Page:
Posts Tagged ‘Michael Neff’

MANHATTAN AND BROOKLYN BARTENDERS’ BLENDED WHISKY BATTLE

Saturday, March 10th, 2012

Great King Street Competition
By Vincenza Di Maggio

Photo by Clay Williams. Courtesy of Compass Box Whisky

Challenged with the task of creating enlightened whisky cocktails bartenders from Brooklyn and Manhattan went head to head in a cocktail competition featuring Great King Street, Compass Box Whisky’s versatile new blended range which challenges old school thinking that the only way to enjoy Scotch is sipping it neat from a rocks glass.

The deliciously diverse variety of recipes presented in the competition – such as Abigail Gullo’s cocktail the “Charlie Hustle” which incorporated rosemary-infused maple syrup, and Max Messier’s cocktail “Red Skies at Night” which included the use of winter spiced chai concentrate – demonstrated that the blend is indeed the most versatile style of Scotch whisky.


Compass Box Whisky company founder John Glaser once again defies traditional thinking about whisky; eschewing the thought that it should be drunk on its own. He fittingly named Great King Street for a street in New Town Edinburgh, Scotland whose Georgian neo-classical architecture expresses

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MANAGING EXPECTATIONS

Sunday, November 13th, 2011

By Michael Neff

Hospitality as a business is unique, in that anyone who throws a decent dinner-party or mixes cocktails in their kitchen thinks at some point that they have what it takes to work enter the field as a fully-formed professional. I love to cook, and all my friends think I should open a restaurant. Oh, yeah? I can use a calculator, but that doesn’t mean you want me keeping your books.

Building a meal, and running a profitable establishment are two very different beasts. Of all the skills necessary to run a restaurant or bar, the hardest to learn and most important to eventual success is effective management. A good manager is worth her weight in gold, and can be the difference between a fulfilled staff who knows their business, and a sign in the window that reads, “Restaurant for Lease.”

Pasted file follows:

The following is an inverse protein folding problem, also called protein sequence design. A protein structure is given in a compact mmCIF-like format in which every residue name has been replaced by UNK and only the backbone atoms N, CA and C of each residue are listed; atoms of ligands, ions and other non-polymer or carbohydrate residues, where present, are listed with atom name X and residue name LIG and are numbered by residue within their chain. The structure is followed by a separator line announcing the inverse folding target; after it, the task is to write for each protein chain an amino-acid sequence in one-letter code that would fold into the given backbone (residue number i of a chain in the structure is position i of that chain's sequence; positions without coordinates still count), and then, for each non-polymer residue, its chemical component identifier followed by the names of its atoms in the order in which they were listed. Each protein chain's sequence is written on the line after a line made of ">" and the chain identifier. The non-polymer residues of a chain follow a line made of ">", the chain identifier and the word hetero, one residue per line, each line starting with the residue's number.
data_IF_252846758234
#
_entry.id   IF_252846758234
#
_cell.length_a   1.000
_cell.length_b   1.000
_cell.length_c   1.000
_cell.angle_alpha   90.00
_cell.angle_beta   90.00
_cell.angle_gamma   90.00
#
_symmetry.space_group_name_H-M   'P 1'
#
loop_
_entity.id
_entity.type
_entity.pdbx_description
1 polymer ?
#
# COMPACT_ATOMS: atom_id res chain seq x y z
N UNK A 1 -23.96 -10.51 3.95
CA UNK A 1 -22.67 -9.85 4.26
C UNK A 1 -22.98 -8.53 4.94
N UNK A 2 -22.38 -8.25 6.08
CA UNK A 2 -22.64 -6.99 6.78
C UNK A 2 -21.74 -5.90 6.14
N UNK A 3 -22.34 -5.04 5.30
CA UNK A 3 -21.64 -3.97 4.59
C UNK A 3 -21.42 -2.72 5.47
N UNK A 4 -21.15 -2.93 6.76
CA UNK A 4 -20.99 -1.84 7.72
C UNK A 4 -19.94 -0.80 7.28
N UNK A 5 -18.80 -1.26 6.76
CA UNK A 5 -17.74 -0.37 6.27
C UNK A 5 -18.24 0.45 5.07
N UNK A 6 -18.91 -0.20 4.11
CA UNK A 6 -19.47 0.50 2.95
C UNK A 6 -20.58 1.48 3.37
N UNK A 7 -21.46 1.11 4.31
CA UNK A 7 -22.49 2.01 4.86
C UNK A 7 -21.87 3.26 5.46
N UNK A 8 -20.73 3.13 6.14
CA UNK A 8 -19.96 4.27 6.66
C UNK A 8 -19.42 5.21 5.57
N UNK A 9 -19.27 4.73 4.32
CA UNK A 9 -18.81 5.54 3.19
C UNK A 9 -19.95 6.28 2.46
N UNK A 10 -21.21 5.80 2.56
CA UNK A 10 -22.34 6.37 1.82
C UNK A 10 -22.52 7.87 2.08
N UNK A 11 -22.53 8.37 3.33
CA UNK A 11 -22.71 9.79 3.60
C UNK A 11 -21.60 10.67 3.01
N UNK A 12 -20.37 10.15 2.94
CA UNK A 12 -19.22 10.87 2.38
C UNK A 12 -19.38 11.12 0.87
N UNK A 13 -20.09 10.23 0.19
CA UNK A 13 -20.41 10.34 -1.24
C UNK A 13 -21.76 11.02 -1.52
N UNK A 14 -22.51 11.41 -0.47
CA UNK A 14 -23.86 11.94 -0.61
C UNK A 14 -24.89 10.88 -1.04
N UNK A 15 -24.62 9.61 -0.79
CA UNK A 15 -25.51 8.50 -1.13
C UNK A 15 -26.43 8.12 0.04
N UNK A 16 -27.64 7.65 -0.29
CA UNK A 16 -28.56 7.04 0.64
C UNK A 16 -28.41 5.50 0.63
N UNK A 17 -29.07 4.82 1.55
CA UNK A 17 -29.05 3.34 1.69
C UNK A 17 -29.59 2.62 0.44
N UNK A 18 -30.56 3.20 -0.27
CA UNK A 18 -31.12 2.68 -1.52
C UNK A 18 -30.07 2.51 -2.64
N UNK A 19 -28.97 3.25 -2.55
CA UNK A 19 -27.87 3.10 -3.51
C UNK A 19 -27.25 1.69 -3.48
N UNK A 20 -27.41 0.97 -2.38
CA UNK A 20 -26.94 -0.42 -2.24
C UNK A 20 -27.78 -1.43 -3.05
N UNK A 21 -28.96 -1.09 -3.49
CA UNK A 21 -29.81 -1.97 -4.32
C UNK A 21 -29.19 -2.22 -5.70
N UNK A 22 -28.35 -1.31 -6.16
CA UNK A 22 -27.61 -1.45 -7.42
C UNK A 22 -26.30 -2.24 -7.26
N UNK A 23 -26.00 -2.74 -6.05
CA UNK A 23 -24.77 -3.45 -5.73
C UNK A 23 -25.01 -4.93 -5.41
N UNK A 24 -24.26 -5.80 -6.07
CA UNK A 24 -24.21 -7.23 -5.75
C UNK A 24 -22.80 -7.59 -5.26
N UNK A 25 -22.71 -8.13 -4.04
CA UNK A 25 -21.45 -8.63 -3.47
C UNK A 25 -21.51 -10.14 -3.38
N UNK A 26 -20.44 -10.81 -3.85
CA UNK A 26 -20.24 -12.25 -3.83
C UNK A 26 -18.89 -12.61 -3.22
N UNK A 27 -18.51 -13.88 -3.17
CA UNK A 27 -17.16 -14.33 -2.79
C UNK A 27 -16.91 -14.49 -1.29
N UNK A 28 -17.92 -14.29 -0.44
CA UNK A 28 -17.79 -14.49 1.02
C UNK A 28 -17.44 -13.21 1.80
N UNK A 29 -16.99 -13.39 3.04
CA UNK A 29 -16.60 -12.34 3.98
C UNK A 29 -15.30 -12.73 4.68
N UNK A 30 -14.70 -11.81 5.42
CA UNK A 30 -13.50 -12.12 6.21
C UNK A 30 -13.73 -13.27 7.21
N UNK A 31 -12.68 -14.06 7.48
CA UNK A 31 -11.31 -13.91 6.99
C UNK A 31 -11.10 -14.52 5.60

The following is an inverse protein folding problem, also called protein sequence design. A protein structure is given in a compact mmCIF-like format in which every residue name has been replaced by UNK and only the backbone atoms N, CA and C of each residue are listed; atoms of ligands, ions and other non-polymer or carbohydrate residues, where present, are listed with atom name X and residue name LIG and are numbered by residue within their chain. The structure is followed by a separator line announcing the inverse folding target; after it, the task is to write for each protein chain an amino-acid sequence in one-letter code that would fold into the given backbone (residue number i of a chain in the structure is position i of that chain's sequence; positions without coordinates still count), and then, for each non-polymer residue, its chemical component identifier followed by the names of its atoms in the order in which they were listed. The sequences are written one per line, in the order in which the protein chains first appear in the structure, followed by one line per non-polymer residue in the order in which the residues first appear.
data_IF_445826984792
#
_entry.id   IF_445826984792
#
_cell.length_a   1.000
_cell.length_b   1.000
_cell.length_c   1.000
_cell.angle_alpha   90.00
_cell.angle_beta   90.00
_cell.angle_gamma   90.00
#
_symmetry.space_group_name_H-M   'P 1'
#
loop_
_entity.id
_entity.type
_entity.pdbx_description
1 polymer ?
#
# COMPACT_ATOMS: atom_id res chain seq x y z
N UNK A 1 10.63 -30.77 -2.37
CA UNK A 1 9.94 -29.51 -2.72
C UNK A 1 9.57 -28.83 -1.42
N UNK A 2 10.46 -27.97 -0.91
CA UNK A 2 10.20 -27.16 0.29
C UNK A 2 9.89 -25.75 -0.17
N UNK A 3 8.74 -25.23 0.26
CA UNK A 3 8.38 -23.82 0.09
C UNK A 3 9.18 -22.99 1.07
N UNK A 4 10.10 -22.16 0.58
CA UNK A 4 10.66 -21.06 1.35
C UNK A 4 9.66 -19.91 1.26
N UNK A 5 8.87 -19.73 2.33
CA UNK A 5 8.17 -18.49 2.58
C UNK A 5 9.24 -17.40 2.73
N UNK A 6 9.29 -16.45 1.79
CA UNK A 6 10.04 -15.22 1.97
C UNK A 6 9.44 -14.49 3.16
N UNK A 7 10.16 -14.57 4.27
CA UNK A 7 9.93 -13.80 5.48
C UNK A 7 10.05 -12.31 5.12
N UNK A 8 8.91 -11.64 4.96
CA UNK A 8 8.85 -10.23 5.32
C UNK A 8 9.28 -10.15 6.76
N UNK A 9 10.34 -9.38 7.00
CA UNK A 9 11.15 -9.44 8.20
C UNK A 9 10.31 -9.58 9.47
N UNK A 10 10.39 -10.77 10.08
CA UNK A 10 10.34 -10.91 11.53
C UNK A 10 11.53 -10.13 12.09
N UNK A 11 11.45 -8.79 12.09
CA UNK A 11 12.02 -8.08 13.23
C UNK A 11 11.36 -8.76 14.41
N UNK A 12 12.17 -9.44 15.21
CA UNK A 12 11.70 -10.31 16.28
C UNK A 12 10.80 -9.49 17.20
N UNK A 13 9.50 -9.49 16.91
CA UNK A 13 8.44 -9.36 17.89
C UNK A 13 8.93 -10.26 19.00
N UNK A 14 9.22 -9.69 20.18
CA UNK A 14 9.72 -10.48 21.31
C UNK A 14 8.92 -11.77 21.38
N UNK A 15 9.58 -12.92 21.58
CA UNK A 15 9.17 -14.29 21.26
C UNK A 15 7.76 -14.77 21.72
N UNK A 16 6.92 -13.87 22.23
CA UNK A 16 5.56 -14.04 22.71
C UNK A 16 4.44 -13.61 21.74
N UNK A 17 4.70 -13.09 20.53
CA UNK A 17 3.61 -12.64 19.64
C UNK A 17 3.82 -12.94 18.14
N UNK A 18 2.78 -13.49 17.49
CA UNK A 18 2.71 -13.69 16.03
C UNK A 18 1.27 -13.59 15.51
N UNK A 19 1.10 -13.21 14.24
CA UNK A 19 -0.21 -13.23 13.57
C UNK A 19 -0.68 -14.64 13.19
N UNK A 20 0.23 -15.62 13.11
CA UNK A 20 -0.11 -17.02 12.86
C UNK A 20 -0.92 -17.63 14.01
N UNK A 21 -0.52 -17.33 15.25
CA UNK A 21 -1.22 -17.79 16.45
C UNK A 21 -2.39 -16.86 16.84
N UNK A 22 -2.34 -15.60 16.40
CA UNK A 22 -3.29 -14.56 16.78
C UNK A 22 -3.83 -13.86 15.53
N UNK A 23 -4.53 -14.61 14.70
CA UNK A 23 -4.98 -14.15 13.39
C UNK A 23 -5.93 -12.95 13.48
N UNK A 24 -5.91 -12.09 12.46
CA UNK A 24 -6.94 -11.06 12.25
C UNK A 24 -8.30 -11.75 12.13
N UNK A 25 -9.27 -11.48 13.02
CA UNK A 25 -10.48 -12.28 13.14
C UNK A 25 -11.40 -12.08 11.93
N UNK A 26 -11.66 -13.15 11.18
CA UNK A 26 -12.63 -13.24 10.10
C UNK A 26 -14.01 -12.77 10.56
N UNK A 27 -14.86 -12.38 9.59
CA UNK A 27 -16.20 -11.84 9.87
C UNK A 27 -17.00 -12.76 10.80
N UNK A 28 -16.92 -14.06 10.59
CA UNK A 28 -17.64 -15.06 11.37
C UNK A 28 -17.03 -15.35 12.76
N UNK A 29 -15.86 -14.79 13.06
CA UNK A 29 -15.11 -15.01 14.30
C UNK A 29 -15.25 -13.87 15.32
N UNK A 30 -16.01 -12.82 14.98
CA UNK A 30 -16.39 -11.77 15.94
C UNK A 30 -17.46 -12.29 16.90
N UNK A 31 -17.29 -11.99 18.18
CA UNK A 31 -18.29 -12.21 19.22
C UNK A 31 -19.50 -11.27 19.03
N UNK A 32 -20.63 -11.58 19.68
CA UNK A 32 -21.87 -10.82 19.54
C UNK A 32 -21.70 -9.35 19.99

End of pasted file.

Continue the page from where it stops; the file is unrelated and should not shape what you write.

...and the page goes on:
There are many paths that can lead you in to the service business. You can start from the bottom and work your way up. You can go to a school of some sort, which only really works for back-of-house, as I know of no “Waiting Table School” and the bartending schools I’ve seen aren’t worth the time it takes to retrain its graduates. These days, you can apprentice, an option that didn’t really exist until fairly recently.

Or you can do what I did, and lie.

After many years in the business, I don’t recommend the latter course for most people. You’re almost always found out, and end up in a less favorable position than if you had been honest from the beginning and fessed up that you don’t know what you’re doing. Waiting tables takes a lot of skill, as does effectively bussing, hosting, and bartending. It’s very difficult to fake your way through the early stages of these jobs without causing yourself, your bar, and your clientele a fair amount of grief.

I am now not only established as a career bartender, but I own two bars of my own; one of which boasts a fifty-seat dining room. While I had worked for years to perfect the craft of tending bar, when my partners and I opened our first place over two years ago, I realized that the biggest aspect of the hospitality business that I had neglected was management. Sure, I could run a bar, write a schedule, order for the week, and make sure that the lights are turned on and off at the appropriate time, but there was always a point where a problem occurred that required the voice of someone in a higher pay-grade.